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In this course, photographer and author Ben Long explores the art and the craft of creating beautiful, archival-quality inkjet prints. The course looks at the anatomy of a print job: how a printer works, how to adjust and prepare your image to get the best results, and what happens to your photo in its journey from pixels to paper.
After a discussion of how to choose a printer, the course covers the process of preparing both black and white and color images using Adobe Photoshop. Ben describes how to take images from looking good onscreen to being properly adjusted for best results on paper, covering details such as sizing, sharpening, and color management.
With photographer and master framer Konrad Eek, Ben explores the creative decisions that photographers should address before printing. What size print? How does print size relate to the message of the photo and to the space where the photo will be displayed? What kinds of paper choices do you have, and how does your photo's content relate to the paper you choose?
The course also describes how to properly evaluate a print and how to handle common challenges that crop up during the printing process.
If you're using a Macintosh, you have another option for creating a triptych and that is use Apple's Automator. Automator is built into the Mac OS. It's a program that lets you create workflows that can control other applications. By default, Automator does not let you control Photoshop, but if you go to my website, robotphotoshop.com, you can get a collection of Automator actions that let you drive Photoshop from Automator.
I offer two packages. One is free and the other is $20 and includes a lot of extra functionality. Now, you may think, why would I bother with using Automator to control Photoshop, when Photoshop has its own built-in actions? Well, Automator gets you some things that you can't do in Photoshop. First of all, I can control multiple applications from within a single workflow. So, for example, I could build a workflow that processes images in Photoshop and then takes the results and copies them to another server or drops them into InDesign or uploads them to an FTP site, so you can build very complex automations that span multiple applications.
Also, with my Photoshop action collection, you get these special filters that let you build workflows that have some logic in them. So you can say, take this batch of images and process images that have a certain aspect ration one way and a different aspect ratio another way. Or process images differently based on what size or orientation and so on and so forth. So those are some things that you can't do with Photoshop's built-in actions. And finally, I include actions for creating diptychs, triptychs, and contact sheets.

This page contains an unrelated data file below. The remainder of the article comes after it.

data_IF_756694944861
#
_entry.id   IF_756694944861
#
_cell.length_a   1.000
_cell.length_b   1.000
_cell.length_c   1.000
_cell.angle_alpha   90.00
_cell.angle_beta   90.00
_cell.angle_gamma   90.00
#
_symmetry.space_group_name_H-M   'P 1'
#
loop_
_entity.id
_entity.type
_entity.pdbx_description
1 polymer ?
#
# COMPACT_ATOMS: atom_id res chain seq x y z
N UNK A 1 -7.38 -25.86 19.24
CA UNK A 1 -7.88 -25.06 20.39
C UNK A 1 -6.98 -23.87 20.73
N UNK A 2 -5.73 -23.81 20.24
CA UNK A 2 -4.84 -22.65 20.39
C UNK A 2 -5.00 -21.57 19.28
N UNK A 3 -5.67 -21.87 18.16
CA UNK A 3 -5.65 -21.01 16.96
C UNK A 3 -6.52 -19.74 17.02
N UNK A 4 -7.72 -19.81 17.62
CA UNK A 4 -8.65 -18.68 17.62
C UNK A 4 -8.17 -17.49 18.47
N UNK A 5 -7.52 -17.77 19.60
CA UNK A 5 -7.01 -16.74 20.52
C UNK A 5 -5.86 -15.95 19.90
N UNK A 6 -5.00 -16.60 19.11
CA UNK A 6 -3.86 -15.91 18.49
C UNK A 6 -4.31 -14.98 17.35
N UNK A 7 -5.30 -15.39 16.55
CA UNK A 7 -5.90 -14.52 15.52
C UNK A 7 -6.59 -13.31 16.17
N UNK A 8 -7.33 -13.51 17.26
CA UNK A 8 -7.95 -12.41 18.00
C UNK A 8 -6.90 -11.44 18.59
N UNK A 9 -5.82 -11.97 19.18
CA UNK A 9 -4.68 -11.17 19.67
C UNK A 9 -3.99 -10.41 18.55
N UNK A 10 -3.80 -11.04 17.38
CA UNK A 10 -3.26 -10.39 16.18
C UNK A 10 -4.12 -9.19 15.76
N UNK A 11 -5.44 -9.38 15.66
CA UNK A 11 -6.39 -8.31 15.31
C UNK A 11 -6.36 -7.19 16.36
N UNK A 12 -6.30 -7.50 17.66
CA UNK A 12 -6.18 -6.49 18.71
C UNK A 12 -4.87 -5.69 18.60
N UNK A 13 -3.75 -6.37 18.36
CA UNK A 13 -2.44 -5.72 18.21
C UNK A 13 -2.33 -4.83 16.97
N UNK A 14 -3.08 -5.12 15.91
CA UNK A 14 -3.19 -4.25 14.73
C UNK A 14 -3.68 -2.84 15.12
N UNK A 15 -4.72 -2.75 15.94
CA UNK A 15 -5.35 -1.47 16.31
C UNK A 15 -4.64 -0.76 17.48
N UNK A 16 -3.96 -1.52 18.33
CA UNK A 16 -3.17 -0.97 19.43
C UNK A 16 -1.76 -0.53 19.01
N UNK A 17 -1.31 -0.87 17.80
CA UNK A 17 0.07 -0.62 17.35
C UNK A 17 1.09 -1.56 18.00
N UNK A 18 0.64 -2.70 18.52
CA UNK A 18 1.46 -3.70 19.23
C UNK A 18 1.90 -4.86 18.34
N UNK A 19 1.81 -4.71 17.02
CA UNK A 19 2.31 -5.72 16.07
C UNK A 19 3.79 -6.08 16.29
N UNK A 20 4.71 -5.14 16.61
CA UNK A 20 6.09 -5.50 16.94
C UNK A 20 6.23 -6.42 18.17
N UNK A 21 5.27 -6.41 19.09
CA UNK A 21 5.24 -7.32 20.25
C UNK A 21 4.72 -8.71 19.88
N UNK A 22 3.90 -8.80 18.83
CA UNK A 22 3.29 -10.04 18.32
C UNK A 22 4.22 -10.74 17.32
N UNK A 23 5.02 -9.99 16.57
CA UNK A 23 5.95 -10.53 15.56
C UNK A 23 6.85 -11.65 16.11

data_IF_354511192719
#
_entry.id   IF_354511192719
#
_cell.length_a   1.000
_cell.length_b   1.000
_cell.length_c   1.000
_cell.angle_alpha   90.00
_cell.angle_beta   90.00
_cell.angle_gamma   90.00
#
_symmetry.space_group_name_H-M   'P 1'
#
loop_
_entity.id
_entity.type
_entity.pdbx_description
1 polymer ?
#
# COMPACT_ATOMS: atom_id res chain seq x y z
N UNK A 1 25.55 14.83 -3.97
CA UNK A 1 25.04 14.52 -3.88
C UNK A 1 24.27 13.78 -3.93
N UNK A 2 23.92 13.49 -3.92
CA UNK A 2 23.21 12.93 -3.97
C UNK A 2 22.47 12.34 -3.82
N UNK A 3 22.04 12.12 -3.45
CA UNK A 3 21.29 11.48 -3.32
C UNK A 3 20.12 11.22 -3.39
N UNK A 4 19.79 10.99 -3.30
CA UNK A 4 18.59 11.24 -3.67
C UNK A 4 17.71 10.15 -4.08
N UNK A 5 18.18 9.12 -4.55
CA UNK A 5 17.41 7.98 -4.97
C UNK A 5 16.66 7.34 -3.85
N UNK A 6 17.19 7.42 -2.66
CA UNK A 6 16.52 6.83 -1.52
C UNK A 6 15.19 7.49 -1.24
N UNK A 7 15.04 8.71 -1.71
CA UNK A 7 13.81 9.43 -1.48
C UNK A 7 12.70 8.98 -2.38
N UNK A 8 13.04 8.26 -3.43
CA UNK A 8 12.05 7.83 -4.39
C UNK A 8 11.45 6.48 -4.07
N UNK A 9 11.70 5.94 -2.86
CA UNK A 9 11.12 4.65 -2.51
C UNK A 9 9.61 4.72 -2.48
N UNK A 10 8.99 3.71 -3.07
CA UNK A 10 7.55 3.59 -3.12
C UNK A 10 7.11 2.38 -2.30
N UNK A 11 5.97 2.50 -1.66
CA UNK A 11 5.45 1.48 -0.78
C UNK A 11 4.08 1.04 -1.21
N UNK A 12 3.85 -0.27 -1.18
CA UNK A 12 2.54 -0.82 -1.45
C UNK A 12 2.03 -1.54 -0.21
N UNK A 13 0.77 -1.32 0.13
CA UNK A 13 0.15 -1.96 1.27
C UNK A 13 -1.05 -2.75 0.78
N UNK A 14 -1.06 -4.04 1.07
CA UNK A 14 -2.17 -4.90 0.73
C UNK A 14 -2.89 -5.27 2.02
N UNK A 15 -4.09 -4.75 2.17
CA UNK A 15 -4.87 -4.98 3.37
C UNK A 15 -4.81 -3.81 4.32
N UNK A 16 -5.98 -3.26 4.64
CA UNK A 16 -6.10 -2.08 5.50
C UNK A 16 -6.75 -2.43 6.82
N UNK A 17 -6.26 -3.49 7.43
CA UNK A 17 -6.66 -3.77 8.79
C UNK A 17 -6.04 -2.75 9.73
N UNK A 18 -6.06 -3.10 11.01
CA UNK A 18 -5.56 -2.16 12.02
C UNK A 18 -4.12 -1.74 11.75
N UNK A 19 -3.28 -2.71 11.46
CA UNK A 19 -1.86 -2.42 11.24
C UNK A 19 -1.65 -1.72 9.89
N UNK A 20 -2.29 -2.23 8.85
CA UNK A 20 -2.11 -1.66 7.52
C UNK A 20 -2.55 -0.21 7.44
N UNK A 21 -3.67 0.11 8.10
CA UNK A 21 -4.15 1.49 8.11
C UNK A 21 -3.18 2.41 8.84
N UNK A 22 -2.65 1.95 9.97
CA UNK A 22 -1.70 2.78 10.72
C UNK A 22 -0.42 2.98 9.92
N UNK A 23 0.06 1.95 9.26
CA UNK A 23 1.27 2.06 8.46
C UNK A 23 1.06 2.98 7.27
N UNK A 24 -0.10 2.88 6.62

So I'm just going to quickly give you an idea of what it's like to work with Automator. I'm going to take these three images, and I'm going to drop those into this Automator workflow here. And then I'm going to tell it that what I want done with those images is I want them opened in Photoshop and I want them made into a triptych, and then I want that whole process rendered. Now I could do lots of other things before creating the triptych. I could have the images. I could Level adjustments on them. I can invert them. I can do Hue/Saturation adjustments, Blurs, Flips, all sorts of other things, the typical set of actions that you would find in Photoshop.
Anything that's scriptable with Photoshop's built-in actions can also be done here in Automator. And in fact, I can even trigger Photoshop's built-in actions from an Automator workflow. So, with all of that done, I would simply run the workflow and it will go to work. So what it's going to do is it's going to open them. It's going to automatically size the images for me, so I don't need to do any manual resizing stuff. It's going to build a new document and place everything on the page.
Now, it's not saving my resized images here, so I haven't actually done anything to these images. And if I go over here to my triptych, here's my finished triptych file, all laid out very nicely with separate layers. I have some other options. I can tell it to flatten the final image if I want. I can also have it close the original files as it goes, so those are left open. So that's a really easy way of making a triptych. Now what I can do to make this even cooler is I'm going to take out this action here which grabs specific Finder items and then I'm going to the File menu and choose Save As, and I'm going to tell it that I want to save this as an application on my desktop.
And so I might call this Make Triptych. And what that will do is that'll give me a little application on my desktop and at any time I can just pick up three images, drop them on that application, and I will get a triptych made in Photoshop. I don't have to actually run Automator or work with it that way. This is a very easy way of creating complex Photoshop automations and it allows you to make diptychs, triptychs, and contact sheets without doing any work other than just passing the images to the Automator workflow. Again, you can get these at robotphotoshop.com.
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